She became a central figure in my life, and a deep bond developed between us. In the kitchen, where we spent much of our time, we discussed religion, politics, science, literature, and, of course, Ireland. When we talked, she'd use a rolling pin, a wooden spoon, or a saucepan—whatever was at hand—to drive her point home, like Khrushchev when he banged his shoe on the table at the United Nations. Her food reflected her personality: She threw herself into it unconditionally and with passion. Her pastry was irresistible, her stews a legend among my schoolmates, and her scrambled eggs all the richer for the two extra yolks she cracked in. (Butter, eggs, and cream had been rationed during World War II, so she was making up for it by the time I lived with her in the late 1950s and early '60s.)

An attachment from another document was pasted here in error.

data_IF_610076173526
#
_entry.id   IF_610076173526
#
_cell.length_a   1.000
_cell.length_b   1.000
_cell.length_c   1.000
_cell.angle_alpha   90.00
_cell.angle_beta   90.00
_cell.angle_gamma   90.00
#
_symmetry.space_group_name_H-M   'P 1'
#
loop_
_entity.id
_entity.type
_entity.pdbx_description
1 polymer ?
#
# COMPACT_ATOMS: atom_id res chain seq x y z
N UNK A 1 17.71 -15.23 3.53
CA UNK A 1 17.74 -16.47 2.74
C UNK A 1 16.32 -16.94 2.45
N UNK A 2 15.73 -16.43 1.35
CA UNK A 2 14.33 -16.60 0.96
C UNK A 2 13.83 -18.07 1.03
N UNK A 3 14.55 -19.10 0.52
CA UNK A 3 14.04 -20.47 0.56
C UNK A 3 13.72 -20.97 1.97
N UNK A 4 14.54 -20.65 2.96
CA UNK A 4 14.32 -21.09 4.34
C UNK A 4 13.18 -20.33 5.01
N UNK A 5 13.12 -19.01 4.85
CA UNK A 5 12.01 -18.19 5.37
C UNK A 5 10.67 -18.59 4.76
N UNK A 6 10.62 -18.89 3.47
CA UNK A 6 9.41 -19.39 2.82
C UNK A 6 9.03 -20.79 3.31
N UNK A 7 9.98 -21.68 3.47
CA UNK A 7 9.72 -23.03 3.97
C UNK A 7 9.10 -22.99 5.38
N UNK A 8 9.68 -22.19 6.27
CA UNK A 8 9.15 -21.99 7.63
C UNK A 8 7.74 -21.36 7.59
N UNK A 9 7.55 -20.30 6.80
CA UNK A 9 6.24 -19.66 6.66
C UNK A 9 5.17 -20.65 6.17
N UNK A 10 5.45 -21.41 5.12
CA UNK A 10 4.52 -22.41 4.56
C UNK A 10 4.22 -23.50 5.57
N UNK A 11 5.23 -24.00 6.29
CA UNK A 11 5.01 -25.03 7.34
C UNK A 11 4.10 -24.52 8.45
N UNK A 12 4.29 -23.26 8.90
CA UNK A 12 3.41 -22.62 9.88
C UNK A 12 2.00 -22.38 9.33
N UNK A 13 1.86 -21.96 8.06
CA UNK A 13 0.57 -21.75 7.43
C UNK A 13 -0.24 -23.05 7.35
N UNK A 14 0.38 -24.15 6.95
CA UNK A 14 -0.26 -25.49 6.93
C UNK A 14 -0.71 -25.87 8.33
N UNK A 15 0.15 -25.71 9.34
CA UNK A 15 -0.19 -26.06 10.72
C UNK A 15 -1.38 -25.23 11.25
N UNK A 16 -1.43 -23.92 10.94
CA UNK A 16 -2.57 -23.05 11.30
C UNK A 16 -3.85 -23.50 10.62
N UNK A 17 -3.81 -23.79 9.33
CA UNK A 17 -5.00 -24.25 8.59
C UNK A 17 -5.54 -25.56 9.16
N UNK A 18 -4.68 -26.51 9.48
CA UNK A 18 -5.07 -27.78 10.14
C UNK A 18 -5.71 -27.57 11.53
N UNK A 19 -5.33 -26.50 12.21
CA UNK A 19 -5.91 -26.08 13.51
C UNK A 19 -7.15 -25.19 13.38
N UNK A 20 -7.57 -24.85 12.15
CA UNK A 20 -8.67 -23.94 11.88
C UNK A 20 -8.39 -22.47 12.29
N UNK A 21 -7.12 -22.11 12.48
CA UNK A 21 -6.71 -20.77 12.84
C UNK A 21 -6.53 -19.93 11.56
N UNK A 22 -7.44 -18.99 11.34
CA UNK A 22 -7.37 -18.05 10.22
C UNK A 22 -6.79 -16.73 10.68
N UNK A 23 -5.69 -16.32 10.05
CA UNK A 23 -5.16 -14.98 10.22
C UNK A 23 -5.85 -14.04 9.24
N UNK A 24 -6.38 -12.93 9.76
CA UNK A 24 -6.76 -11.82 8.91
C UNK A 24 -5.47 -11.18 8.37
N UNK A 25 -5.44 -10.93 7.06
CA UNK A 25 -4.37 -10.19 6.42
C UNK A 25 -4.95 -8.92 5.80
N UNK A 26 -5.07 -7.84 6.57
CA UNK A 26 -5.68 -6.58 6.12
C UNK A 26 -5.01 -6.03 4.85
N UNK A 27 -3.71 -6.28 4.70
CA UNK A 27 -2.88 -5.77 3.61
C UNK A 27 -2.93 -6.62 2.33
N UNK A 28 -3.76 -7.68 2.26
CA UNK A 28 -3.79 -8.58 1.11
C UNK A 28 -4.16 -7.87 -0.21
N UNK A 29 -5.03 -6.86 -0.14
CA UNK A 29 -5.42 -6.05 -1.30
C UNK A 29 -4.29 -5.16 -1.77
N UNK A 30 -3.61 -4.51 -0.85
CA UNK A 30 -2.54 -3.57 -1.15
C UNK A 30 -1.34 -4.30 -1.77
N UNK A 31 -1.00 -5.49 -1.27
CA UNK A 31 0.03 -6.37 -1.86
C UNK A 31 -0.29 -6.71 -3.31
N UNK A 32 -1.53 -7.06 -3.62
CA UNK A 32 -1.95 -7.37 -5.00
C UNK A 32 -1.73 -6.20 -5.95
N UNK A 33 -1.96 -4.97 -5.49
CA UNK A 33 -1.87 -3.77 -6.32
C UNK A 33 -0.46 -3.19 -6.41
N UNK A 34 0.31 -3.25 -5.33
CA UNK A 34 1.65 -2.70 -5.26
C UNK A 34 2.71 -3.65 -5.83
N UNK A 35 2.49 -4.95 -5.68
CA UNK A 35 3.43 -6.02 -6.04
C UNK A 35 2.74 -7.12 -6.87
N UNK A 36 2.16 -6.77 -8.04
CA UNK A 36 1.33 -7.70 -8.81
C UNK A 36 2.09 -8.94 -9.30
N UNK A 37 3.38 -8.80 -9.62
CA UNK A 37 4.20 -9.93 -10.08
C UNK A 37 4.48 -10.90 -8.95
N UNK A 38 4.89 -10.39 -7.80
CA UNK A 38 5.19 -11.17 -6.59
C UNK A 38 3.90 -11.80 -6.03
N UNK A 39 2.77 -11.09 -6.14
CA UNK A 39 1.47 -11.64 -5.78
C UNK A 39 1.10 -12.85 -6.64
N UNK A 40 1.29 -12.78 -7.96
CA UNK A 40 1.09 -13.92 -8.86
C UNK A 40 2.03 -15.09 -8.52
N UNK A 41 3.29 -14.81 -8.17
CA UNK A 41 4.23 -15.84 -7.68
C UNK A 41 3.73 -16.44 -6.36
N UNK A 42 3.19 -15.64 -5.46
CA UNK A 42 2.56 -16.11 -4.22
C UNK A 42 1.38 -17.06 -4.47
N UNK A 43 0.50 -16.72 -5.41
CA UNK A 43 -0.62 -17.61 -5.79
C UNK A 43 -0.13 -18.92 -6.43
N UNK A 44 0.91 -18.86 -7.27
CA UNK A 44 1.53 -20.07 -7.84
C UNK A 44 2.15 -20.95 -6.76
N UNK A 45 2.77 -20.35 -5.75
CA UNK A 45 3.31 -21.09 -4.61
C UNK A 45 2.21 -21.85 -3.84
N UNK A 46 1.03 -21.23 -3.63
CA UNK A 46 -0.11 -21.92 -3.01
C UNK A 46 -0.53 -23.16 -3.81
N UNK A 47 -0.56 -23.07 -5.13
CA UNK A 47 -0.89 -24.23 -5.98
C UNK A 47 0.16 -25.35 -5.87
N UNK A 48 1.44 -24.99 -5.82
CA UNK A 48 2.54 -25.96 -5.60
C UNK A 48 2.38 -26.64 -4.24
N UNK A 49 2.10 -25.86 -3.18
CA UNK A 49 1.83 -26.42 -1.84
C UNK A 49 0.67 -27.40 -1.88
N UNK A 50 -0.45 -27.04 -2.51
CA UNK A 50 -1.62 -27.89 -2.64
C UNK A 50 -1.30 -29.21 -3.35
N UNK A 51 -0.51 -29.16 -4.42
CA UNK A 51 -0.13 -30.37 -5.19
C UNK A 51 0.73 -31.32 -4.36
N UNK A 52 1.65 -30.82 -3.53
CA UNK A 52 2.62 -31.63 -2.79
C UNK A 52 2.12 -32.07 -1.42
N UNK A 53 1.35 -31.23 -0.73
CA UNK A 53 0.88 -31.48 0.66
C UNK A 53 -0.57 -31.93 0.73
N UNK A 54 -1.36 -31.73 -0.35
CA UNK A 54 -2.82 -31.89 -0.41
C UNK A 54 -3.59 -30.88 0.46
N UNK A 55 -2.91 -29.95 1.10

And she had the touch. When she tasted something that really pleased her, she would puff out her chest and announce with pride, "You could give this to anyone!"
We cooked and talked, digging our hands into the flour bin and rolling out pastry, shaping brandy snaps around the handles of wooden spoons the moment they emerged from the oven, frying potato pancakes in the bacon fat she collected in a can at the back of the stove, and even boning a whole chicken and then stuffing it with sausage meat and pistachios.
Much of what we made came from my grandmother's recipe book. In 1918, a year after she married my grandfather, she had begun writing down her favorite recipes in a neat, flowery hand. Forty-eight years (and nearly a lifetime of cooking) later, she copied one for Carnation chocolate soufflé onto the last of the book's 300 pages. The recipe called for evaporated milk. Beneath it, she wrote, Note by H.O.H. [her initials]: Try fresh cream instead.